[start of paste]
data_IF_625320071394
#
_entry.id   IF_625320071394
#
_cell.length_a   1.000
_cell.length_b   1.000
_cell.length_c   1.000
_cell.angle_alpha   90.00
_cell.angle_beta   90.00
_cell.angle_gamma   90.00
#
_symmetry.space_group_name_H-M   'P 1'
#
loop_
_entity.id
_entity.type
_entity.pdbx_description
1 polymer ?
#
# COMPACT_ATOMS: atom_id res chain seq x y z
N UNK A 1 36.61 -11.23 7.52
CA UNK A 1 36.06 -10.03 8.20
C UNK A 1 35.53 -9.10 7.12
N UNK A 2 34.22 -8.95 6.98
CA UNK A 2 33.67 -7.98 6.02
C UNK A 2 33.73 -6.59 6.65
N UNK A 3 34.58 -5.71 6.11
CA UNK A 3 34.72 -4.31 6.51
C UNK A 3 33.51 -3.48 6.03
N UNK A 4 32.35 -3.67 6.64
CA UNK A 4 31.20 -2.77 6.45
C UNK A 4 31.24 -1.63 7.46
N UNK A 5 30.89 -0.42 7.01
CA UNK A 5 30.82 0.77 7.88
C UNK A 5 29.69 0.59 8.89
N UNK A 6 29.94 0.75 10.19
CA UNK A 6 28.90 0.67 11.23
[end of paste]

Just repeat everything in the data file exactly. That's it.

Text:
data_IF_625320071394
#
_entry.id   IF_625320071394
#
_cell.length_a   1.000
_cell.length_b   1.000
_cell.length_c   1.000
_cell.angle_alpha   90.00
_cell.angle_beta   90.00
_cell.angle_gamma   90.00
#
_symmetry.space_group_name_H-M   'P 1'
#
loop_
_entity.id
_entity.type
_entity.pdbx_description
1 polymer ?
#
# COMPACT_ATOMS: atom_id res chain seq x y z
N UNK A 1 36.61 -11.23 7.52
CA UNK A 1 36.06 -10.03 8.20
C UNK A 1 35.53 -9.10 7.12
N UNK A 2 34.22 -8.95 6.98
CA UNK A 2 33.67 -7.98 6.02
C UNK A 2 33.73 -6.59 6.65
N UNK A 3 34.58 -5.71 6.11
CA UNK A 3 34.72 -4.31 6.51
C UNK A 3 33.51 -3.48 6.03
N UNK A 4 32.35 -3.67 6.64
CA UNK A 4 31.20 -2.77 6.45
C UNK A 4 31.24 -1.63 7.46
N UNK A 5 30.89 -0.42 7.01
CA UNK A 5 30.82 0.77 7.88
C UNK A 5 29.69 0.59 8.89
N UNK A 6 29.94 0.75 10.19
CA UNK A 6 28.90 0.67 11.23